4. 5 out of 5

    Nooilforpacifists

    Typical sprawling Ryan--not much new, but he sure brings back some great diary-captured dialogue. And who knew that around April 25th, 1945, Major Werner Pluskat slipped quietly away from Wenck's 12th Army, swam across the Elbe, and surrendered to the Americans (Bradley)? You may recall Pluskat from Ryan's previous book "D-Day", but most especially the movie made from that book. Posted at the Normandy beaches, he's the first to sight the Allied invasion: P: "There must be 10,000 ships!" Supercilio Typical sprawling Ryan--not much new, but he sure brings back some great diary-captured dialogue. And who knew that around April 25th, 1945, Major Werner Pluskat slipped quietly away from Wenck's 12th Army, swam across the Elbe, and surrendered to the Americans (Bradley)? You may recall Pluskat from Ryan's previous book "D-Day", but most especially the movie made from that book. Posted at the Normandy beaches, he's the first to sight the Allied invasion: P: "There must be 10,000 ships!" Supercilious Colonel: "That's impossible; the Anglo-Americans don't have 10,000 ships. Tell me, Herr Major, if they had 10,000 ships, where are they heading?" P: "Right at me!" That's from a different book, but good to know Pluskat deserted the sinking Reich just in time. I think Ryan undercounts Soviet losses taking Berlin (100k in the book), and spends too much time emphasizing the first and second wave of Russians that overran Berlin were professionals, not rapists. Those soldiers warned of "the pigs" behind them, and they were right: girls from 9 to women of 90 were raped. Ryan discusses but somehow downplays it. Fortunately, there's subsequently published diaries (e.g., "A Woman in Berlin") making this hell of war all too ugly.

  5. 5 out of 5

    Doreen Petersen

    Outstanding book! The author packs so much factual evidence in that it's still making my head spin. Loved this book. Would definitely recommend it to anyone interested in WWII history! Outstanding book! The author packs so much factual evidence in that it's still making my head spin. Loved this book. Would definitely recommend it to anyone interested in WWII history!

  6. 5 out of 5

    Mike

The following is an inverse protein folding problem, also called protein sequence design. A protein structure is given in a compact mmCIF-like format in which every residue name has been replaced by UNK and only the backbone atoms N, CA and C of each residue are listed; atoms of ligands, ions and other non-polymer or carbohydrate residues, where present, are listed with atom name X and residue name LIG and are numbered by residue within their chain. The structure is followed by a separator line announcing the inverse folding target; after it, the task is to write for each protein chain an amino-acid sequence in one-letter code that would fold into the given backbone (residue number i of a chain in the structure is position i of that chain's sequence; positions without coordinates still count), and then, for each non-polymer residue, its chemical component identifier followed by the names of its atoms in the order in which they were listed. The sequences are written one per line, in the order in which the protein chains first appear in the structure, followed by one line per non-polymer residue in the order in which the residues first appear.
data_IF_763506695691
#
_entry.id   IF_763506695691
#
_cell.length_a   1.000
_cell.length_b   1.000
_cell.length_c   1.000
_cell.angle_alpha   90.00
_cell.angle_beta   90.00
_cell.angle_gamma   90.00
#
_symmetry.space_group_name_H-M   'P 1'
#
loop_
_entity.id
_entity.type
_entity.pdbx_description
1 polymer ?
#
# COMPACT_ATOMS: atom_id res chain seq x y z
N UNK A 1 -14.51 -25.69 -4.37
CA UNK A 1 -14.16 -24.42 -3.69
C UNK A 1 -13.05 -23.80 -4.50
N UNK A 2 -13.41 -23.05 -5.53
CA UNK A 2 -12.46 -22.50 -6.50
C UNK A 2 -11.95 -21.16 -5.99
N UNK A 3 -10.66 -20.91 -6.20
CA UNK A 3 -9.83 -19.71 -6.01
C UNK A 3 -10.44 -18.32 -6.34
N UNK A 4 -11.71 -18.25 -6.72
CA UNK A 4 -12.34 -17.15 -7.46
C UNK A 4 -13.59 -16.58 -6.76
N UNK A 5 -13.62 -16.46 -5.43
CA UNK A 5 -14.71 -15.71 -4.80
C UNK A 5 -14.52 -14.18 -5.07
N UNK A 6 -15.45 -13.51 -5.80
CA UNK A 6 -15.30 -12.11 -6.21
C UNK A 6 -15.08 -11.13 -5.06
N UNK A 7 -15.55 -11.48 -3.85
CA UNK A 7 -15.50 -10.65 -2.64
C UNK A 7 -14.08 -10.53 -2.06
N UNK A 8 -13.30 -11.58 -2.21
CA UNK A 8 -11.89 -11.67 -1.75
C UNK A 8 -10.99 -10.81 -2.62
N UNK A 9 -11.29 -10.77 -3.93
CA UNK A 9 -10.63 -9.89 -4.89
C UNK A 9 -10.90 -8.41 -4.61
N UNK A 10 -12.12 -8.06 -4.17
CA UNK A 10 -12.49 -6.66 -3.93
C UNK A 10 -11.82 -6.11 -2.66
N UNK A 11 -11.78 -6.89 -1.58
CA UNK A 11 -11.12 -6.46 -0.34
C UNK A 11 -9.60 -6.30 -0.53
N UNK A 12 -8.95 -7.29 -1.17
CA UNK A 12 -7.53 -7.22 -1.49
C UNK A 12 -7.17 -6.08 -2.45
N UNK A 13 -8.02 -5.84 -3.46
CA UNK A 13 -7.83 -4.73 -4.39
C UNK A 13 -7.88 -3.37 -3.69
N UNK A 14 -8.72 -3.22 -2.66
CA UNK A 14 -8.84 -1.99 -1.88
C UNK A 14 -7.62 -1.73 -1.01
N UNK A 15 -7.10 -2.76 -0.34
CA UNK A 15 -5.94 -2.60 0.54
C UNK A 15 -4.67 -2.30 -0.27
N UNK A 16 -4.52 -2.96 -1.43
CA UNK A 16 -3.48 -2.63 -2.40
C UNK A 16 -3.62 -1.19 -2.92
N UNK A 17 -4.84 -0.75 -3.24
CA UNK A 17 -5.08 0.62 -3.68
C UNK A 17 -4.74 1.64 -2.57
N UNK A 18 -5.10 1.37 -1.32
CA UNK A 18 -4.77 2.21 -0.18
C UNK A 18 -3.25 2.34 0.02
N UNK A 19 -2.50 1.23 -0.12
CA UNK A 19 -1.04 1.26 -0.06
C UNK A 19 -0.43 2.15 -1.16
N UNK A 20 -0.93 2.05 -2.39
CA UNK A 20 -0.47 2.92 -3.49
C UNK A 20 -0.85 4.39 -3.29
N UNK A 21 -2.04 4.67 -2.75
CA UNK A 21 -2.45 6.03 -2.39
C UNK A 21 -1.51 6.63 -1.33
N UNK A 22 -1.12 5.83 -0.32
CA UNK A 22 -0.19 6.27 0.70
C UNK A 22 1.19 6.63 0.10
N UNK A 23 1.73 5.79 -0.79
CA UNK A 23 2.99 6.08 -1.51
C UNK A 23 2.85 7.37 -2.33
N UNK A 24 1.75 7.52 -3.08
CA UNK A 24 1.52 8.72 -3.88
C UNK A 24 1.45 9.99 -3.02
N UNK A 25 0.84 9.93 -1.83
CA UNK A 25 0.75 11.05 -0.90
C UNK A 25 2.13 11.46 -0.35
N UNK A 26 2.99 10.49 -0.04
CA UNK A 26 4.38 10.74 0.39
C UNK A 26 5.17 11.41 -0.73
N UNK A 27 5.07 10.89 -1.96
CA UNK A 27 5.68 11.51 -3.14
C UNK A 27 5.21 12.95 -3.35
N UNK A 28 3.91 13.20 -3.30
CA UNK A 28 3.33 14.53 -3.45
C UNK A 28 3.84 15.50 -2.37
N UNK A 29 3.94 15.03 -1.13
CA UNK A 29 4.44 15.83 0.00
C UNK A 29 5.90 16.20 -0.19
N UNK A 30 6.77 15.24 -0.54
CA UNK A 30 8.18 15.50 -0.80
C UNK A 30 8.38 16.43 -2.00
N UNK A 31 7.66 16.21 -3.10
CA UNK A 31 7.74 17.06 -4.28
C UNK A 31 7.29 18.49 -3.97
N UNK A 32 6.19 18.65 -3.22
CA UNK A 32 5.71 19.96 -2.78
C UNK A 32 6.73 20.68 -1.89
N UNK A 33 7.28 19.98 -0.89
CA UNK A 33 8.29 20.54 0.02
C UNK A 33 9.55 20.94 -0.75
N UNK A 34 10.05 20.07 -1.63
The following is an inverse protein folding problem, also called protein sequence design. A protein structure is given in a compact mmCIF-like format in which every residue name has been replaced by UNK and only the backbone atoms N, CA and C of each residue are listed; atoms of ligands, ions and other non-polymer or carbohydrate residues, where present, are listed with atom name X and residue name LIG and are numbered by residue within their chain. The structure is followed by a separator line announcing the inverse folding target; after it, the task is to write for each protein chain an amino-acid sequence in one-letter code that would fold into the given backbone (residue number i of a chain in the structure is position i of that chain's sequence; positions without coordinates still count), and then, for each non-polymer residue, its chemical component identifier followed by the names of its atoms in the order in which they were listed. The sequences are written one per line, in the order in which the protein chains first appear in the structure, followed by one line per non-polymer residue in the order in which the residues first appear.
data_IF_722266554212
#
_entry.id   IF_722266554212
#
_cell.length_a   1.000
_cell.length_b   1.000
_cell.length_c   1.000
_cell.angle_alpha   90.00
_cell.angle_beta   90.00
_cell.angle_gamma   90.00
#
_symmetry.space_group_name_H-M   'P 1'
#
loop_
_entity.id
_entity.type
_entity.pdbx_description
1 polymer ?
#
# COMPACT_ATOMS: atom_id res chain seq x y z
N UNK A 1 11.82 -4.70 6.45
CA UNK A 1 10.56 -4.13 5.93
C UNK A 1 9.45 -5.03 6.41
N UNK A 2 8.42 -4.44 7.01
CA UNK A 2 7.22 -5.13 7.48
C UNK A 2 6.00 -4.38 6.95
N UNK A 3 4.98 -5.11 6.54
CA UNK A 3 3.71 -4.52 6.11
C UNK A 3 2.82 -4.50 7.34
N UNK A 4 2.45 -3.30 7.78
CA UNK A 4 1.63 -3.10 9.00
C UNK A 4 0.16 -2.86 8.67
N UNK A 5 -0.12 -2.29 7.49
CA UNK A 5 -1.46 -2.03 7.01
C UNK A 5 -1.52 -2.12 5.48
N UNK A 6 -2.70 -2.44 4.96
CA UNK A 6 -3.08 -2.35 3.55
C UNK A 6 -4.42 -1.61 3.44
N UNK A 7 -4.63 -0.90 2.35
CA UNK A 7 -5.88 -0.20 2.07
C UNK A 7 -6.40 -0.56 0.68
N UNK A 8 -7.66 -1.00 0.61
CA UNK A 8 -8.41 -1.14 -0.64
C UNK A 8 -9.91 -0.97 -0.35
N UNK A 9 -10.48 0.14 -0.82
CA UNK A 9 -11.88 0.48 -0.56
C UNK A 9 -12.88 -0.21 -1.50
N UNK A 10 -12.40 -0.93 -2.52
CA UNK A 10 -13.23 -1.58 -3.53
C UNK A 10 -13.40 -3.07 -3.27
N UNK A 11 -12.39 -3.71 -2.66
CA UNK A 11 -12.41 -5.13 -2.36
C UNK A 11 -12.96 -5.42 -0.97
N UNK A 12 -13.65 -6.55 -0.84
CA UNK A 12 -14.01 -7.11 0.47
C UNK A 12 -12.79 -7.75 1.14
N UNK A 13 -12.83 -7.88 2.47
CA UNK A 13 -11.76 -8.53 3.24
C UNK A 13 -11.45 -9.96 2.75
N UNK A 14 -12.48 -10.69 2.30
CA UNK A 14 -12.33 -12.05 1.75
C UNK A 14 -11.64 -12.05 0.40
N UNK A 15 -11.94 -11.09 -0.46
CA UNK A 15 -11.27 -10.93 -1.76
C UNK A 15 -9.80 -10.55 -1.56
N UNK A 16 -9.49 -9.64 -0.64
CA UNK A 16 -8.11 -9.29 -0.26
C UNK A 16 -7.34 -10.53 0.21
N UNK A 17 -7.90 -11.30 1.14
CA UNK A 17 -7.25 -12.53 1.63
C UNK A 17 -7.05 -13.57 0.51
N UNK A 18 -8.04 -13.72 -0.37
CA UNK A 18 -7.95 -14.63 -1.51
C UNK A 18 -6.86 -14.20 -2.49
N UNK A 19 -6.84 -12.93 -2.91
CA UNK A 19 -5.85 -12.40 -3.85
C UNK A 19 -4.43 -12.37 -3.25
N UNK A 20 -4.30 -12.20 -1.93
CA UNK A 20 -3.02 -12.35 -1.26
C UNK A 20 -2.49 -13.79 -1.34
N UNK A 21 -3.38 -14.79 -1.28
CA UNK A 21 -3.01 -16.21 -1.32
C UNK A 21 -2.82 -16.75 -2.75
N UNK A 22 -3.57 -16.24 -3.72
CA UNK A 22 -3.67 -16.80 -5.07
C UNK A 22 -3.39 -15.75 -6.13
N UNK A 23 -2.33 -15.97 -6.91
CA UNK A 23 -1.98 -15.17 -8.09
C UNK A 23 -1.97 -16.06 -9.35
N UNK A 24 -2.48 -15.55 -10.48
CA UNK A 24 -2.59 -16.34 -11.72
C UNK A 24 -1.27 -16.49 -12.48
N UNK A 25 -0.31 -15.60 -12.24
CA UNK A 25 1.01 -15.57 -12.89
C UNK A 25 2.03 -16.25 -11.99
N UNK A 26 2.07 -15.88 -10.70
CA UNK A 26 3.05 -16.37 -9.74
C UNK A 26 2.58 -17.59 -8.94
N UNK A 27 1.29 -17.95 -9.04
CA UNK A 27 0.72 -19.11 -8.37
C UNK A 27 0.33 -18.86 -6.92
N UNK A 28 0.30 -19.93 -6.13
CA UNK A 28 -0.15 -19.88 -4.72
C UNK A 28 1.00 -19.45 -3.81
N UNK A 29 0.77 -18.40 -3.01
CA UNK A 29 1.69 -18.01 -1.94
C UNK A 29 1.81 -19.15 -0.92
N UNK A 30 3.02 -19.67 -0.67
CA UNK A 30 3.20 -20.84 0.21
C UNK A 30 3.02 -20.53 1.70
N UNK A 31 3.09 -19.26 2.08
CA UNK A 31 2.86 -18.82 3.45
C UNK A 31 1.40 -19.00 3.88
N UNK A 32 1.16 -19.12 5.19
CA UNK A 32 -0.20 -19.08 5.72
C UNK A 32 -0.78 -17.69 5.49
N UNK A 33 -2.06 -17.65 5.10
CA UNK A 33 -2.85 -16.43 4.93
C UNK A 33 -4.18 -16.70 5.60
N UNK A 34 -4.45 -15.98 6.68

The Last Battle is a bundle of Stars, 5 at least bringing you another chapter in Cornelius Ryan’s historical storytelling of WWII. An excellent account of the end of Nazi Germany for the novice, amateur and professional historian alike. Completed in 1966, it remains a wonderful source of first-hand accounts and one of the first to include detailed Soviet accounts of the battle. No mean feat in the middle of the Cold War. Ryan begins with building up the picture of an overwhelmed Germany and a des The Last Battle is a bundle of Stars, 5 at least bringing you another chapter in Cornelius Ryan’s historical storytelling of WWII. An excellent account of the end of Nazi Germany for the novice, amateur and professional historian alike. Completed in 1966, it remains a wonderful source of first-hand accounts and one of the first to include detailed Soviet accounts of the battle. No mean feat in the middle of the Cold War. Ryan begins with building up the picture of an overwhelmed Germany and a destroyed Berlin waiting for whoever would capture it first. The Allies are flooding in, taking huge swaths of territory daily. Most hoped the Western Allies would beat the Russians to Berlin. Ryan’s writing is so simple, it is brilliant. He brings in all sorts of key and obscure characters from all sides and uses their words to tell the story. For instance, after describing the rubble of Berlin and the fantasy of the Nazi leadership in defending the Reich, Ryan brings the scene down to earth with the simple day-to-day existence of a Berlin milkman making his delivery rounds, touching the lives of so many others, a sliver of everyday normality in a world gone mad. From civilians caught in the crossfire to the “grunts” on every side to the Axis and Allied leaders you will get a vivid picture of this violent time. Some things I learned or gained a better appreciation for from this book: -The Eisenhower decision to not take Berlin caused immense frustration to Churchill, the British Army and the US Army. The drama around this decision was fascinating. -Roosevelt was adamant that the US Army should be attacking on the north German plains, where the British actually were. He did not want to be in southern Germany or near France or Italy. -The decision of a probable mid-level British staff officer to stage the American forces and supplies in south and southwestern England had far ranging impacts to D-Day and the entire campaign. -Col Gen Gotthard Heinrici, given command of Army Group Vistula, is a fascinating character. -Stalin was convinced the Western Allies were going to try to beat him to Berlin. He plays his generals against each other to get to Berlin first. So many Russian soldiers were thrown away in the race to the city. But the frenzy of the Russian troops to get to Berlin was also amazing. -The US and UK were not all buddy-buddy in the execution of the war in Europe. Interesting to read how bad the situation was at times. Highly recommended. Easy to read and keeps your attention. If you want a great contrast, read Finest Hour: The Battle of Britain, about the desperate situation in 1940. Taken together, these two books are great bookends to WWII history.